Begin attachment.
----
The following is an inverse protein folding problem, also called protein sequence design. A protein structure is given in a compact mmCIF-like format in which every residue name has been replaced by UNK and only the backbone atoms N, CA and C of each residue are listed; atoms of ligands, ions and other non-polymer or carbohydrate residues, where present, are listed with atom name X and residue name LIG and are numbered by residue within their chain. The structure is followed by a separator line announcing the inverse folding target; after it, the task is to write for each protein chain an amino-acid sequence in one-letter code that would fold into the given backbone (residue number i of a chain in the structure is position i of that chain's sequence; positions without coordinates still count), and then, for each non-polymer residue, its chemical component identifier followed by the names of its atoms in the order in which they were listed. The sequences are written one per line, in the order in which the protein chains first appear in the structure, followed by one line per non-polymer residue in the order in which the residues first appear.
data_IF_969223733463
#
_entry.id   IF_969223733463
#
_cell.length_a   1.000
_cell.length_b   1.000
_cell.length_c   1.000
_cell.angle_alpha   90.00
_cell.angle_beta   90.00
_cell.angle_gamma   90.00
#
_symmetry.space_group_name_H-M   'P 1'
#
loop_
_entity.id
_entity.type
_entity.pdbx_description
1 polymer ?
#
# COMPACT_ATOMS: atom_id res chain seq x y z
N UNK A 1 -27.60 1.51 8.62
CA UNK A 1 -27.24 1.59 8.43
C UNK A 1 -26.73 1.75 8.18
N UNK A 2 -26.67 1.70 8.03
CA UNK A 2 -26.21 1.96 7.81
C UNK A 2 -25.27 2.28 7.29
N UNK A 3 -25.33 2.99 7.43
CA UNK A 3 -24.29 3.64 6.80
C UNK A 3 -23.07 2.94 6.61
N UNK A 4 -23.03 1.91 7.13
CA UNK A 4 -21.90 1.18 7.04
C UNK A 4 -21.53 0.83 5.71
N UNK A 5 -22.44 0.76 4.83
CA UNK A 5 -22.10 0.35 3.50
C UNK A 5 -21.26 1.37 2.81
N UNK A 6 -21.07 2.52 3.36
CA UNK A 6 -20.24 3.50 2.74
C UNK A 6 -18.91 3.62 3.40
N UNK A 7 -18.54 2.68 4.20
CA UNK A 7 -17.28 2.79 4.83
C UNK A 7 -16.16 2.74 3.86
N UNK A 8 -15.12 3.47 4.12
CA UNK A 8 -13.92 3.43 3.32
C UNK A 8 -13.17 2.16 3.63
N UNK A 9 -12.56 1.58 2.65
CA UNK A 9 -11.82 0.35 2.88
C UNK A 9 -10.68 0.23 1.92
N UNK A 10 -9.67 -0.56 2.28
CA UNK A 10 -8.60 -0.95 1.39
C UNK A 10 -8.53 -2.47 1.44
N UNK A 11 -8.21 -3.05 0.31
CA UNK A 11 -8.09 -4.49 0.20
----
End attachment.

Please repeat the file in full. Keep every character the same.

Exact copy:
The following is an inverse protein folding problem, also called protein sequence design. A protein structure is given in a compact mmCIF-like format in which every residue name has been replaced by UNK and only the backbone atoms N, CA and C of each residue are listed; atoms of ligands, ions and other non-polymer or carbohydrate residues, where present, are listed with atom name X and residue name LIG and are numbered by residue within their chain. The structure is followed by a separator line announcing the inverse folding target; after it, the task is to write for each protein chain an amino-acid sequence in one-letter code that would fold into the given backbone (residue number i of a chain in the structure is position i of that chain's sequence; positions without coordinates still count), and then, for each non-polymer residue, its chemical component identifier followed by the names of its atoms in the order in which they were listed. The sequences are written one per line, in the order in which the protein chains first appear in the structure, followed by one line per non-polymer residue in the order in which the residues first appear.
data_IF_969223733463
#
_entry.id   IF_969223733463
#
_cell.length_a   1.000
_cell.length_b   1.000
_cell.length_c   1.000
_cell.angle_alpha   90.00
_cell.angle_beta   90.00
_cell.angle_gamma   90.00
#
_symmetry.space_group_name_H-M   'P 1'
#
loop_
_entity.id
_entity.type
_entity.pdbx_description
1 polymer ?
#
# COMPACT_ATOMS: atom_id res chain seq x y z
N UNK A 1 -27.60 1.51 8.62
CA UNK A 1 -27.24 1.59 8.43
C UNK A 1 -26.73 1.75 8.18
N UNK A 2 -26.67 1.70 8.03
CA UNK A 2 -26.21 1.96 7.81
C UNK A 2 -25.27 2.28 7.29
N UNK A 3 -25.33 2.99 7.43
CA UNK A 3 -24.29 3.64 6.80
C UNK A 3 -23.07 2.94 6.61
N UNK A 4 -23.03 1.91 7.13
CA UNK A 4 -21.90 1.18 7.04
C UNK A 4 -21.53 0.83 5.71
N UNK A 5 -22.44 0.76 4.83
CA UNK A 5 -22.10 0.35 3.50
C UNK A 5 -21.26 1.37 2.81
N UNK A 6 -21.07 2.52 3.36
CA UNK A 6 -20.24 3.50 2.74
C UNK A 6 -18.91 3.62 3.40
N UNK A 7 -18.54 2.68 4.20
CA UNK A 7 -17.28 2.79 4.83
C UNK A 7 -16.16 2.74 3.86
N UNK A 8 -15.12 3.47 4.12
CA UNK A 8 -13.92 3.43 3.32
C UNK A 8 -13.17 2.16 3.63
N UNK A 9 -12.56 1.58 2.65
CA UNK A 9 -11.82 0.35 2.88
C UNK A 9 -10.68 0.23 1.92
N UNK A 10 -9.67 -0.56 2.28
CA UNK A 10 -8.60 -0.95 1.39
C UNK A 10 -8.53 -2.47 1.44
N UNK A 11 -8.21 -3.05 0.31
CA UNK A 11 -8.09 -4.49 0.20